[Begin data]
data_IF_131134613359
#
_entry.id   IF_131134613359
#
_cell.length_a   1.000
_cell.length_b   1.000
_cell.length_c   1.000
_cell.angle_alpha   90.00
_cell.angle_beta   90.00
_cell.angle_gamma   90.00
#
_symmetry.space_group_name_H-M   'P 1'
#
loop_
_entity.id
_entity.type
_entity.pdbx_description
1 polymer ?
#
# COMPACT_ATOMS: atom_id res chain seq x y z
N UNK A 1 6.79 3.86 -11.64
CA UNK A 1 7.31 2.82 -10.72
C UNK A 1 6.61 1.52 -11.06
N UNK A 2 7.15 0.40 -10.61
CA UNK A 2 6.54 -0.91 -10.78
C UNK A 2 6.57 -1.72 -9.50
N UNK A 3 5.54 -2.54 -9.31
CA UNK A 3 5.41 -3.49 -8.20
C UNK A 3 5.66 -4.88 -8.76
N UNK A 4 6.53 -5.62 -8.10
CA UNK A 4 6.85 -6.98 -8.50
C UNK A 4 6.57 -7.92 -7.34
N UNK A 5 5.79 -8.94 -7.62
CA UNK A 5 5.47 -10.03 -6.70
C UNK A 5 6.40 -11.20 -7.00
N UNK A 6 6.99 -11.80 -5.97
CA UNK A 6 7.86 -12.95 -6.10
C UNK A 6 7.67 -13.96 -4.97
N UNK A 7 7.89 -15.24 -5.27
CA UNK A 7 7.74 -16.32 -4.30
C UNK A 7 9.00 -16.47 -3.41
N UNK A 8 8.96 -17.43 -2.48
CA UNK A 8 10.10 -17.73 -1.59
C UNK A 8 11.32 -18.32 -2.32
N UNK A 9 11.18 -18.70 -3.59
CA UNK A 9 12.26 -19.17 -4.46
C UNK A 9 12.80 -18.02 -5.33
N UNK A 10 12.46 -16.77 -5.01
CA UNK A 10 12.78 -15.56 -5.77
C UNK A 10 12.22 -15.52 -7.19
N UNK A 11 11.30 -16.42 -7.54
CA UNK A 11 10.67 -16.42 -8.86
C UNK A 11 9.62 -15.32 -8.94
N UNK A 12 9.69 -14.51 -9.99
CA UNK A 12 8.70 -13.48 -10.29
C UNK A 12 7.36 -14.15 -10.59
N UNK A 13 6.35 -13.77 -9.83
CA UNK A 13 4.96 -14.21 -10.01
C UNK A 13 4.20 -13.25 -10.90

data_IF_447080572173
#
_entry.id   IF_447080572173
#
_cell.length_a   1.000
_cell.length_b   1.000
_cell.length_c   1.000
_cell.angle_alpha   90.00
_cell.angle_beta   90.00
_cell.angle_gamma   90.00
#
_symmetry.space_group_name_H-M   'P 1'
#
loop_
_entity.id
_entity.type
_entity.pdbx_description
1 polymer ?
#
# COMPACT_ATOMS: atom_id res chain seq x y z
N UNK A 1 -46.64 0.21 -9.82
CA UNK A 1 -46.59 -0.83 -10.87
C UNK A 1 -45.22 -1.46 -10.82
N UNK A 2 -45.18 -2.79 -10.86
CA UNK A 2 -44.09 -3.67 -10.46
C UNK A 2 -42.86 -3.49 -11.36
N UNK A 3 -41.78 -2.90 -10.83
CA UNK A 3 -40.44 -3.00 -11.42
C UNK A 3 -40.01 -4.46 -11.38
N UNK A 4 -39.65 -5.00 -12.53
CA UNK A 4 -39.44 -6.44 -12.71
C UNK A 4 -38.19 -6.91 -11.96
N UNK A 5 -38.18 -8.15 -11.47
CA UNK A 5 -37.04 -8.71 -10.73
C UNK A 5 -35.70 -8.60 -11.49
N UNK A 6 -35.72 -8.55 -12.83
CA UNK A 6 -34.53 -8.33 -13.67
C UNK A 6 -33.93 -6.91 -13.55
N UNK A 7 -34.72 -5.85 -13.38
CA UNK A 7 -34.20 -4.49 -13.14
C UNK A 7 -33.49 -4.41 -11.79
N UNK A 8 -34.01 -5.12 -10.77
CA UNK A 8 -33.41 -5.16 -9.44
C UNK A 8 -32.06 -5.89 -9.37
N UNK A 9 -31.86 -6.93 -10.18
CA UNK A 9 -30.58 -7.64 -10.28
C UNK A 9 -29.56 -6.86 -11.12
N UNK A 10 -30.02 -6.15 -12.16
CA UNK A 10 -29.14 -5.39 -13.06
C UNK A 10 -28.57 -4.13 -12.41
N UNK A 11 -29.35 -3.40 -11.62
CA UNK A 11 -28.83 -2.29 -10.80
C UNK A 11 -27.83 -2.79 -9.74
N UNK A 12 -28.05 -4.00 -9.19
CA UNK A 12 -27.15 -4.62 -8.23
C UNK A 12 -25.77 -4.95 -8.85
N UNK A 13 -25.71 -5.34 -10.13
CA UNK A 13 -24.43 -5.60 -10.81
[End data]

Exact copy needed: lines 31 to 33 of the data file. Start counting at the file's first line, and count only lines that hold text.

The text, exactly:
CA UNK A 4 6.85 -6.98 -8.50
C UNK A 4 6.57 -7.92 -7.34
N UNK A 5 5.79 -8.94 -7.62